Marine macroalgae are highly colonized by microorganisms, with which they maintain a close relationship characterized by both beneficial and detrimental interactions. Alga-associated bacteria have notably developed a range of enzymes enabling them to colonize the host surface and to use algal biomass as a carbon source. The hydrolytic potential of these bacteria, however, has been investigated almost solely at individual scale. Studies have shown the ability of some seaweed-associated bacterial strains to hydrolyze lipids, algal-cell-wall polysaccharides, and other sugars. In this work we aimed to investigate the hydrolytic potential of the bacterial microbiota associated with the brown alga Ascophyllum nodosum. For this we employed two complementary function-based approaches: functional metagenomics applied to this microbiota and functional analysis of the cultivable fraction thereof. By functional metagenomics, we identified numerous esterase genes, a beta-glucosidase gene, and an endocellulase gene. The cellulase was purified and biochemically characterized, showing interesting biotechnological features such as halotolerance and activity at low temperature. Furthermore, we assigned tentative origins to the identified genes, thus getting a glimpse of the bacterial taxa associated with the studied alga. Secondly, we investigated the cultivable surface microbiota associated with three A. nodosum samples. More than 300 bacteria were isolated, assigned to a bacterial taxon and screened for algal-polysaccharide-degrading enzymes (agarase, iota-carrageenase, kappa-carrageenase, and alginate lyases). This allowed the identification of several polysaccharolytic isolates, some of them likely to be new strains or novel species, belonging to two classes: the Flavobacteriia and the Gammaproteobacteria. Subsequently, we constructed and screened two plurigenomic libraries, each produced with the genomes of five representative isolates of each class, and identified several functional genes. With this work we highlight the presence of A. nodosum-associated bacterial taxa likely to entertain a privileged relation with seaweeds and having developed a range of hydrolytic activities assumed to enable them to associate with algae. We also provide information (taxa, abundances, genomic potential) on macroalgal-polysaccharide-degrading bacteria, in which interest has grown over the last ten years. [less ▲]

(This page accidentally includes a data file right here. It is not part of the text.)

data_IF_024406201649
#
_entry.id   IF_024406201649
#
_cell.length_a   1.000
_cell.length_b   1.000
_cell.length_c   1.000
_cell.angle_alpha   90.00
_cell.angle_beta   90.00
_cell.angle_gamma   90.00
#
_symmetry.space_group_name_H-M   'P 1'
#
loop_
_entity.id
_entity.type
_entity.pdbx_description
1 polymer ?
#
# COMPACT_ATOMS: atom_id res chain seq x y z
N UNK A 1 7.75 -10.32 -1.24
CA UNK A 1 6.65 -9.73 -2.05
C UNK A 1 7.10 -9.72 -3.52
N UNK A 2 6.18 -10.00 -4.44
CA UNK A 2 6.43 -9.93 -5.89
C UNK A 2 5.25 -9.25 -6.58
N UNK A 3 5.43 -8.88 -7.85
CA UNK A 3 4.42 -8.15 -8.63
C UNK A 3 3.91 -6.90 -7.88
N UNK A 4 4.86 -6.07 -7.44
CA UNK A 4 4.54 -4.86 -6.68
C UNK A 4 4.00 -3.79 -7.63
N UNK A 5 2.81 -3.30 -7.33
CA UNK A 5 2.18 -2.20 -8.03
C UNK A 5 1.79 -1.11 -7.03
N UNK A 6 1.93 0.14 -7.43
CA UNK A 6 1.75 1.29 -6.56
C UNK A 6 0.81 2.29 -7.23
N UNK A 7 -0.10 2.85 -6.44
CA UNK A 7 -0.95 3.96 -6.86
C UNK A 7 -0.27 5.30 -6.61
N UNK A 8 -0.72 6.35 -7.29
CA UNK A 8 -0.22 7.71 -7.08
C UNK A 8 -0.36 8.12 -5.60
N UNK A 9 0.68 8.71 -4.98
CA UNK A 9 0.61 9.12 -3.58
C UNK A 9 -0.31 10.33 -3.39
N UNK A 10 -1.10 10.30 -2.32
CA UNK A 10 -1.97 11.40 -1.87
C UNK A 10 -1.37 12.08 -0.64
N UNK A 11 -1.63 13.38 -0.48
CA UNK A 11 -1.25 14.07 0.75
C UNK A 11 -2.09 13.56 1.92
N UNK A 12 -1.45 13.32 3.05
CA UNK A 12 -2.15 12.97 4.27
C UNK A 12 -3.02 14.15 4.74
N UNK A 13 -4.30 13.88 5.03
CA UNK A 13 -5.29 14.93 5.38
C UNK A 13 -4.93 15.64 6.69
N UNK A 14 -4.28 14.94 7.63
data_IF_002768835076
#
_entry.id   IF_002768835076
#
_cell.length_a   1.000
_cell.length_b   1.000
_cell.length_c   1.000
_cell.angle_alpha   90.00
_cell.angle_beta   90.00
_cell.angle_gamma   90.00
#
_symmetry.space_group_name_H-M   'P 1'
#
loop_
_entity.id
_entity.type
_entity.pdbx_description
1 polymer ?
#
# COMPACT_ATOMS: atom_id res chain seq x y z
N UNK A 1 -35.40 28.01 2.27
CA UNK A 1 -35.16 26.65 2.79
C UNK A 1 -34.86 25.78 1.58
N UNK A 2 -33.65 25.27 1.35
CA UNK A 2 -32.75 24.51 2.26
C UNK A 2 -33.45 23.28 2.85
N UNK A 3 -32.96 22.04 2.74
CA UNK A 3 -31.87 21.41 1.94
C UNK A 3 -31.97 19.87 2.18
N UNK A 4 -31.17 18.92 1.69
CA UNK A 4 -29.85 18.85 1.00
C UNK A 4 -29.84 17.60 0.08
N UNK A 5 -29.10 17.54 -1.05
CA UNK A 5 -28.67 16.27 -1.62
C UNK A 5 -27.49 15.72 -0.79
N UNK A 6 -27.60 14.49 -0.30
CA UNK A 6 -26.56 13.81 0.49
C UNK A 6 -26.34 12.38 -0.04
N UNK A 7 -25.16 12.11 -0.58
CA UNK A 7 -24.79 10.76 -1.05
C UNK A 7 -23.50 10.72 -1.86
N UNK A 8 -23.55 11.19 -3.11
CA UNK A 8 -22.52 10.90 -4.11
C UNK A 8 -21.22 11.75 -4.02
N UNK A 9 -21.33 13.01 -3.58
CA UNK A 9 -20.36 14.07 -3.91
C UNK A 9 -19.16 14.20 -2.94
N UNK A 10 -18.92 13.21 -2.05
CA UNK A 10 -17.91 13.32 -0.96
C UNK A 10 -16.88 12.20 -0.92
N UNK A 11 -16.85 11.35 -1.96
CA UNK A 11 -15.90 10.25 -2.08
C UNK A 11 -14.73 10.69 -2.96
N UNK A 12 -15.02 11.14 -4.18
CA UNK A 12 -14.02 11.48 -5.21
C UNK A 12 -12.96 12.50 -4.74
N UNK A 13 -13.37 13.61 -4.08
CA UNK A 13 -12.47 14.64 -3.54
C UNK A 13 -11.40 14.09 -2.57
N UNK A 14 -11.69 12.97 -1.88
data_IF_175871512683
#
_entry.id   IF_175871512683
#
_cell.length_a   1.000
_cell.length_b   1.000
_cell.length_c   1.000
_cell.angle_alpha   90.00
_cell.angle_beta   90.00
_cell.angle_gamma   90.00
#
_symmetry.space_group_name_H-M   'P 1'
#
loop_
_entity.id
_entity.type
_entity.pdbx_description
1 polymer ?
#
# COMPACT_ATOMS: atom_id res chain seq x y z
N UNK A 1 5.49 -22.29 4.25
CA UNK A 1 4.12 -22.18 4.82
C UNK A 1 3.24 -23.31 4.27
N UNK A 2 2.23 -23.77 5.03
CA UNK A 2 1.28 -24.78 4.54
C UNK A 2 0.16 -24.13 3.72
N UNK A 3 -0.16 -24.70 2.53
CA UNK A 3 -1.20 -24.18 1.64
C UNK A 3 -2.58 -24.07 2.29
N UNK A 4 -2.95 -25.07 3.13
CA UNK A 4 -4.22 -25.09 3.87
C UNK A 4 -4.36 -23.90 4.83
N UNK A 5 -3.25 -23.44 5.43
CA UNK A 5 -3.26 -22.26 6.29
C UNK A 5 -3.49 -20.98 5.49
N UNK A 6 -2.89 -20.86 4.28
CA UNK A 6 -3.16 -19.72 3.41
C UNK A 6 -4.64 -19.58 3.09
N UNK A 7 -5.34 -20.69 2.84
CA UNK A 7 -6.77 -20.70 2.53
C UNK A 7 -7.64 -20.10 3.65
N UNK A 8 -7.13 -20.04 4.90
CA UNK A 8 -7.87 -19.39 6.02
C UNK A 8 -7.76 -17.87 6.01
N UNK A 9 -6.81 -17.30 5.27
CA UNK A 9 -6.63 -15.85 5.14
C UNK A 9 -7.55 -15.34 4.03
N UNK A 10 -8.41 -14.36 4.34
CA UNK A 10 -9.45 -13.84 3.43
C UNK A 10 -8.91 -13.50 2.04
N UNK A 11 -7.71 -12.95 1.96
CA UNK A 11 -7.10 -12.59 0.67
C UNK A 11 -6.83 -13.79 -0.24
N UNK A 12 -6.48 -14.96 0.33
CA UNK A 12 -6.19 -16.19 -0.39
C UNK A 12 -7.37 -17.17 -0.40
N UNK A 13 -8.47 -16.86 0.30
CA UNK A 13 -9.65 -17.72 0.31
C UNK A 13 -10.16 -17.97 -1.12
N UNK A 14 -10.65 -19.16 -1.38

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See detailThe cultivable surface microbiota of the brown alga Ascophyllum nodosum is enriched in macroalgal-polysaccharide-degrading bacteria
Martin, Marjolaine ULg; Barbeyron, Tristan; Martin, Renée ULg et al

in Frontiers in Microbiology (2015), 6(december),

Bacteria degrading algal polysaccharides are key players in the global carbon cycle and in algal biomass recycling. Yet the water column, which has been studied largely by metagenomic approaches, is poor ... [more ▼]